Light This Candle - Cindy Dees

Another one read and done. Hated this one, so it makes it two in a row. However, if you like military romances/characters, please take my rantings in stride.  No star rating due to the nature of the story being based on a charity, but would not give any to this novella anyway. Once again, great kid character, but damn awful MCs.

 

The Charity: Patches of Light, Inc.

Mindy Atwood started the charity after the struggles her husband and her faced with two critically sick kids. They had a hard time meeting expenses and being their for their kids' doctor appointments, hospital stays, etc. Certain expenses are paid by donors.

 

Our mission at Patches of Light is to assist families with critically and terminally ill children so that they can remain together during their hospitalizations and treatments. Our funding is used to pay for past due mortgages, rent, and utilities. We provide phone cards, gas cards, grocery cards and parking tokens.  Patches of Light assists with emergencies such as: auto repairs, housing for long distance care, airline tickets, Ronald McDonald House fees, extermination and/or purification items for bone-marrow patients homes and much more.   

- For more information, click http://www.patchesoflight.org/.

 

Now the ranting can begin.

 

I hate military romances - and avoid them like the plague. Unfortunately, the blurb for this novella was about the charity and the More Than Words line of books, so I did not know about the military theme. So many authors get it so wrong -- little to no research! The author of this novella is a fellow USAF veteran, so I though I could deal with the military romance coming from a veteran.

 

Lesson Learned: nope, I can't deal.

 

The author was an officer, and the hero, Mitch, was major. The rank is important, because as the story starts, Mitch is on the tarmac getting off a cargo ship that brought him home from his deployment. As a major and newly returned from deployment, Mitch is making a shit ton of money and has no real outlet to spend it on. Until he meets the heroine, Cassidy.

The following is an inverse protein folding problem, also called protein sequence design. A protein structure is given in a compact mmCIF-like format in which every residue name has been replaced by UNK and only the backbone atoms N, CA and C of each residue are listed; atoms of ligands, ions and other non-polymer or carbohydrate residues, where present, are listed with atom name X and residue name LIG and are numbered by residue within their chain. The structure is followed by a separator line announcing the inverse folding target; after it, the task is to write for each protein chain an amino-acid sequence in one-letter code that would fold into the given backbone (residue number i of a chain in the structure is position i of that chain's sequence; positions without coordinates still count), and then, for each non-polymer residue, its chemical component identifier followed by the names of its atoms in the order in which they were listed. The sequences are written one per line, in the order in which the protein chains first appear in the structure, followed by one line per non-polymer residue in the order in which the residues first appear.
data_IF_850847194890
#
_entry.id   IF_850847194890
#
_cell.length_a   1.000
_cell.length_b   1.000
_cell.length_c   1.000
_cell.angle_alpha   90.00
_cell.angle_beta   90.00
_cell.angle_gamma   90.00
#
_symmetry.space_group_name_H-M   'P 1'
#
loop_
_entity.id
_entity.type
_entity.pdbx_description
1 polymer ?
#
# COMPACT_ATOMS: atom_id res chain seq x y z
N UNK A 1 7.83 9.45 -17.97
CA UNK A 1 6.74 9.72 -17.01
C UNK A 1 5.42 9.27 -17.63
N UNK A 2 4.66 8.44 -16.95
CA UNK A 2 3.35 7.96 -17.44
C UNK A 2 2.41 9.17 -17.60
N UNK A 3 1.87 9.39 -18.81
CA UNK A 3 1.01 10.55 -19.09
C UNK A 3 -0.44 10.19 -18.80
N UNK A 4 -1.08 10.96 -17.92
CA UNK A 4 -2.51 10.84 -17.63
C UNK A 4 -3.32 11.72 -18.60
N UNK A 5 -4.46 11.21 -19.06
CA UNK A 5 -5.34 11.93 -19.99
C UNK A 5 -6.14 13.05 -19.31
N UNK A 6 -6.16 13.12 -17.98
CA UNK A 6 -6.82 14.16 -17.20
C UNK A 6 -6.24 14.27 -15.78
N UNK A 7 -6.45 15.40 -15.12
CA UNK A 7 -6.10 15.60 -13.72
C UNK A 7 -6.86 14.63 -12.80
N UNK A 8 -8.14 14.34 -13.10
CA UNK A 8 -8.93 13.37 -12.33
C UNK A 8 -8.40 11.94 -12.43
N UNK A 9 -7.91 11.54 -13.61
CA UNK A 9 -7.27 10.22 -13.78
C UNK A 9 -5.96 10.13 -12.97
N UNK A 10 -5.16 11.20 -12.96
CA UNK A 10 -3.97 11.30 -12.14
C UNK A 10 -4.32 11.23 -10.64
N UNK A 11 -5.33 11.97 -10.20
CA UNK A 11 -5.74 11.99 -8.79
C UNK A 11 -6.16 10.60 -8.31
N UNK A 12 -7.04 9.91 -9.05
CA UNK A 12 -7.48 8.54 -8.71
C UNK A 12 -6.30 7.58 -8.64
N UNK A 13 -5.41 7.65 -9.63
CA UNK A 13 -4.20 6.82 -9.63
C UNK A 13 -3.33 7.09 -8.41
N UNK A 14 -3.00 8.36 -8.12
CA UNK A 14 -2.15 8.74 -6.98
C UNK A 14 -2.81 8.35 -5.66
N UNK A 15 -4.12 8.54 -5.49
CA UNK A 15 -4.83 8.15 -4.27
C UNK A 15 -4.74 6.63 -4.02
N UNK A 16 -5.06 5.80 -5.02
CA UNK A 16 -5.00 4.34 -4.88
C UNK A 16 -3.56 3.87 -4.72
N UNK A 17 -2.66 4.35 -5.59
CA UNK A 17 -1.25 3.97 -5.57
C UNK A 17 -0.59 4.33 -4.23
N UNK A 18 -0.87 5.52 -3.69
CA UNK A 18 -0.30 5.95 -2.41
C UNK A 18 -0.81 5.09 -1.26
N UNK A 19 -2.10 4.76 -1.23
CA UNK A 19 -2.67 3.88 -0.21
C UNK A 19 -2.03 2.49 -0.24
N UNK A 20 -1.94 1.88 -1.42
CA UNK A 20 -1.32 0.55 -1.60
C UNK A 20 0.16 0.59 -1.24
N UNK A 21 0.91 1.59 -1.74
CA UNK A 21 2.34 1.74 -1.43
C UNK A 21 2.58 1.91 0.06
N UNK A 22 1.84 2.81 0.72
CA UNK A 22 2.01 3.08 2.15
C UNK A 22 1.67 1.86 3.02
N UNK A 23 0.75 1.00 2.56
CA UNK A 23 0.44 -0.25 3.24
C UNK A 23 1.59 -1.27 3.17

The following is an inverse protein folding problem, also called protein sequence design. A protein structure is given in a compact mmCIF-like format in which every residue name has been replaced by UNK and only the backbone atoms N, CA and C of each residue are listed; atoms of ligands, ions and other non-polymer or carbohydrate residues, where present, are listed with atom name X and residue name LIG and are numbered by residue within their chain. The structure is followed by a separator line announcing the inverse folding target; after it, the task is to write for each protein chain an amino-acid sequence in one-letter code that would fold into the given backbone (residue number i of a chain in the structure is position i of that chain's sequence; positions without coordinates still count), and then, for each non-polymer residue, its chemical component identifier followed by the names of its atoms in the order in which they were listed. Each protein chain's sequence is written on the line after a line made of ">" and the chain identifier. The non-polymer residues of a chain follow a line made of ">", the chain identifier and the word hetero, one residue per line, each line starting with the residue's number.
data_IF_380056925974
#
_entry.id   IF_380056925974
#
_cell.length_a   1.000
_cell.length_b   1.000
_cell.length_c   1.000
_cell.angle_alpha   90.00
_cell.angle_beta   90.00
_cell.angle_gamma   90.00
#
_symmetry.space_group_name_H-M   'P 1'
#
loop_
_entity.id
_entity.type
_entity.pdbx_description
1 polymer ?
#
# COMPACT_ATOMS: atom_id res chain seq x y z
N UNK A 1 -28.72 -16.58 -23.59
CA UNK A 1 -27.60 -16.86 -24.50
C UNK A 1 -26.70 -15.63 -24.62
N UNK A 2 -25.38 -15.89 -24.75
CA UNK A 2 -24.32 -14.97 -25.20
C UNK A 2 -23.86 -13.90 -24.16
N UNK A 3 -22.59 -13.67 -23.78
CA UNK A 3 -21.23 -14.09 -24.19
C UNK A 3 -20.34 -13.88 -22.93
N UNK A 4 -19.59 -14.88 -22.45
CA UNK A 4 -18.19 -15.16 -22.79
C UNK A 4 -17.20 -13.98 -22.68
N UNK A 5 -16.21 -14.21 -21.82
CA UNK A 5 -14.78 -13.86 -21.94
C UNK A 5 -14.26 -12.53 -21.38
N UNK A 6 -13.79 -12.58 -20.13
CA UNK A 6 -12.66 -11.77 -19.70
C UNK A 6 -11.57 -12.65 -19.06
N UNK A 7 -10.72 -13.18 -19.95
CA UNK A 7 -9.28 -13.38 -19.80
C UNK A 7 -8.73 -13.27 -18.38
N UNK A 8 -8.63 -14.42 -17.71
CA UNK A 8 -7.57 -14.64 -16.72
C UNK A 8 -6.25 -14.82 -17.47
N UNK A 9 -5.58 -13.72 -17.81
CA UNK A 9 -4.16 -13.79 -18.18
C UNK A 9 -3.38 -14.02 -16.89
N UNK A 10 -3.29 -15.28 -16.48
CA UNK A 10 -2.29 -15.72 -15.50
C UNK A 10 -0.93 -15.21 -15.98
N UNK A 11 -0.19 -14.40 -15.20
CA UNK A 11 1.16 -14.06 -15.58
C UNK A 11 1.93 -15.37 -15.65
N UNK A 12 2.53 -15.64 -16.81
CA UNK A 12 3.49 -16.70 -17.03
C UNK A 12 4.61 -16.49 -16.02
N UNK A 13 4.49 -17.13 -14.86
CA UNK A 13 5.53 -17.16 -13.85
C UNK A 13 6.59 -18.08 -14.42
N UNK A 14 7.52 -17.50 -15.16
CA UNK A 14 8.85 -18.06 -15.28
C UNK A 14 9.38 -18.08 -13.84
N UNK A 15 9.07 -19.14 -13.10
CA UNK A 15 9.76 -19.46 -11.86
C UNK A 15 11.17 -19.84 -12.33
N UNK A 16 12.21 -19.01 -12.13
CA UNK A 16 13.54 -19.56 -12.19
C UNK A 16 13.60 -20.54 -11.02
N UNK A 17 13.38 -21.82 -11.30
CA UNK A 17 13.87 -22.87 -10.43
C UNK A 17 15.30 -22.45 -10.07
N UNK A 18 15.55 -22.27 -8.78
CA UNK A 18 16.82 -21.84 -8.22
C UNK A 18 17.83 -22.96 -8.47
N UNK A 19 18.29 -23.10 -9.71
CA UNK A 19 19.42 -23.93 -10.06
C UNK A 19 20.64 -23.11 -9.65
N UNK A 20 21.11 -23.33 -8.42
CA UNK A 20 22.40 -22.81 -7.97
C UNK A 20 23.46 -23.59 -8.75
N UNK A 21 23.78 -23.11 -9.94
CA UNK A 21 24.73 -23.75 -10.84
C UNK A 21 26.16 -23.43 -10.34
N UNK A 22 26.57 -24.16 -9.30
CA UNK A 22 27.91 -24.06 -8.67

Just pull the trigger now and get me out of my misery. Cassidy is everything I hate about civilian military spouses (who were not in the service at one time themselves). Cassidy is a young mother who is trying to save her sick 5 year old son from dying due to a heart defect. He needs a new one asap. In the meantime, she is spending loads of money she doesn't have on experimental treatments to give the kid more time on earth. She is also dealing with the death of her husband, a soldier in Mitch's unit, who died on the first day of the deployment.

Mitch goes to visit her, as the commander of the unit it is his job to visit the widows and assist as much as he can. He finds Cassidy in the hospital and meets Cody, the sick kid. They form a bond, etc, etc; kid gets sicker and sicker. Mitch spends lots of deployment money getting Cassidy's life back in order - he pays her bills (through the charity), fixes up her apartment, fixes her car, gets her a new cell phone so that the hospital can reach her anytime and anywhere.